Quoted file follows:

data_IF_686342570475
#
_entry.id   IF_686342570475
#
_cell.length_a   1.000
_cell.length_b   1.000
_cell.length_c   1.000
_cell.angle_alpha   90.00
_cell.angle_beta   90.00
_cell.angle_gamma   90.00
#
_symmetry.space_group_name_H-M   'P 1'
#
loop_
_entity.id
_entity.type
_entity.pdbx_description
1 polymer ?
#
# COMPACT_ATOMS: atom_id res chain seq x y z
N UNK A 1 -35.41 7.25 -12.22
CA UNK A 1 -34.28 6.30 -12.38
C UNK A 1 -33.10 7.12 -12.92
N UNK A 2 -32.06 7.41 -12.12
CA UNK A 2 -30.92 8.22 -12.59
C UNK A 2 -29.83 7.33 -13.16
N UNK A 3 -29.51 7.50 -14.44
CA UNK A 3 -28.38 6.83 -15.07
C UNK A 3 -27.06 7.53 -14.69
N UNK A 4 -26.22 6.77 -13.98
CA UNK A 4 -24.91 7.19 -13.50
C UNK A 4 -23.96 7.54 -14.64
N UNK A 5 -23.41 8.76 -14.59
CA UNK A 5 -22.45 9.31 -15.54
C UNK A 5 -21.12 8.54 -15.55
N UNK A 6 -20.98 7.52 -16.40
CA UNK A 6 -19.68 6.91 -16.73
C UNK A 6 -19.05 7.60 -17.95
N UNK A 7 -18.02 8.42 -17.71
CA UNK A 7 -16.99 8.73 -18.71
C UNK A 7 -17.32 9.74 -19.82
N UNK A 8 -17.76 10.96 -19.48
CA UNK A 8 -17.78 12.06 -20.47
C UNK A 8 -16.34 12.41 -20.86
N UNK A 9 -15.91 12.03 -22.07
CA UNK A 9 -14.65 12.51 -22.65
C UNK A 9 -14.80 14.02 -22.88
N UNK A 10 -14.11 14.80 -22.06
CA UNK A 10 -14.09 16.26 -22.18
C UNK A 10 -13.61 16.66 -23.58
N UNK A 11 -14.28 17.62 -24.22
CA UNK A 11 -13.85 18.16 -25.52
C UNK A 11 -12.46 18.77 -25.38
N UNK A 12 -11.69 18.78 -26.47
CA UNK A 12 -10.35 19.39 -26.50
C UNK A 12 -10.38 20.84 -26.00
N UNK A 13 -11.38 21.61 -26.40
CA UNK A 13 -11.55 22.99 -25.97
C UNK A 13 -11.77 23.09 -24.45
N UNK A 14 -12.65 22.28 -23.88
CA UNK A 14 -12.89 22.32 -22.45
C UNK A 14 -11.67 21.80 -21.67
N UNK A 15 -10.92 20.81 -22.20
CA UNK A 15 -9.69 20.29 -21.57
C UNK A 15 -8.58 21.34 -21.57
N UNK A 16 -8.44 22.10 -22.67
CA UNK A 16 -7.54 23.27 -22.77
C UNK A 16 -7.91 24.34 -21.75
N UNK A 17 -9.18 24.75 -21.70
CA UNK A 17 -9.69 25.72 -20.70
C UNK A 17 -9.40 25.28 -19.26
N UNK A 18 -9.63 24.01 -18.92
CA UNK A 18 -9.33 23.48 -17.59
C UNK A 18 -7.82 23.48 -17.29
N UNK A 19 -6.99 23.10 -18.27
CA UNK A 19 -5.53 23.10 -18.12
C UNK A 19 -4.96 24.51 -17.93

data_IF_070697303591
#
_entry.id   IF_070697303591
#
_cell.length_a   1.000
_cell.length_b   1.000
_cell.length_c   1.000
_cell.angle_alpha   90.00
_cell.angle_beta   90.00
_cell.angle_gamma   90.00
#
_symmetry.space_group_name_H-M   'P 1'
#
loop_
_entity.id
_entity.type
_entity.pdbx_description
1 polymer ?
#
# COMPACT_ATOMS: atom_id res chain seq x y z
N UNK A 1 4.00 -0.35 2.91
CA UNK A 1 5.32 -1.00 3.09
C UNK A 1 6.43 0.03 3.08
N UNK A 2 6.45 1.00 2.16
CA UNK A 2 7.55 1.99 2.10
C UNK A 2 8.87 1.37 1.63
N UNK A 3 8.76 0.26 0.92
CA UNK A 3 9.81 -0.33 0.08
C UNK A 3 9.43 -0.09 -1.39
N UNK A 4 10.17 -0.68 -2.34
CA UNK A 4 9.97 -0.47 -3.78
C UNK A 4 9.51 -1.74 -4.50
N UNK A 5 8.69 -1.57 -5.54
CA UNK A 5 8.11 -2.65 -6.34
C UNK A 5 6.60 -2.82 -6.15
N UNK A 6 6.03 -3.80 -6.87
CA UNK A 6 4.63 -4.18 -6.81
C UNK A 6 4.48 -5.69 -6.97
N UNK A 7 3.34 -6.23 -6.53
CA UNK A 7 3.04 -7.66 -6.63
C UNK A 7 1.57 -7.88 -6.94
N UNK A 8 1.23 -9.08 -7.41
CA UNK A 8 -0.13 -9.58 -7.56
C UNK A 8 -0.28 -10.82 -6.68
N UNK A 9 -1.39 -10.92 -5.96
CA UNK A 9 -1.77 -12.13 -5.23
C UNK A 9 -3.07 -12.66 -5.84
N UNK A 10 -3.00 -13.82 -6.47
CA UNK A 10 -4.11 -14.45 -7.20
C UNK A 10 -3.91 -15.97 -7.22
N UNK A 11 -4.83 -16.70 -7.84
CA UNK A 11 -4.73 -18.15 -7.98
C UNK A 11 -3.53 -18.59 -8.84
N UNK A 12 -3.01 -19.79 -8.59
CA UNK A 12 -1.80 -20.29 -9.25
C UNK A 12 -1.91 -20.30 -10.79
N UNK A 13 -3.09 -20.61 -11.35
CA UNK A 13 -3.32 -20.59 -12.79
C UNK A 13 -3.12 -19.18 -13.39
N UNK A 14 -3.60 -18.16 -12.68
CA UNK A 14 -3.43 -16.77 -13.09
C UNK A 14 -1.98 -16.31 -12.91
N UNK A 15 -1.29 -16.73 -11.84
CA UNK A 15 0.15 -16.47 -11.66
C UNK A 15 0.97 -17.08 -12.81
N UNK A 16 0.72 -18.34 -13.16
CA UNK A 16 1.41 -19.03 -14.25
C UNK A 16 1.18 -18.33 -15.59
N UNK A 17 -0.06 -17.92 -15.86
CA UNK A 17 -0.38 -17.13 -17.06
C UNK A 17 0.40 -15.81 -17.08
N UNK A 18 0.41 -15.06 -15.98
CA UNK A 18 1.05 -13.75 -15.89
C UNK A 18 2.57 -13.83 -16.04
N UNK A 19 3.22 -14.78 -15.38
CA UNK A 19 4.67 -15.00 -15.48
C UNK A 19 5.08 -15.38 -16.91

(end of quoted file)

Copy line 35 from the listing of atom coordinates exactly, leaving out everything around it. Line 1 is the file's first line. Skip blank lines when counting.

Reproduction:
C UNK A 5 -21.12 8.54 -15.55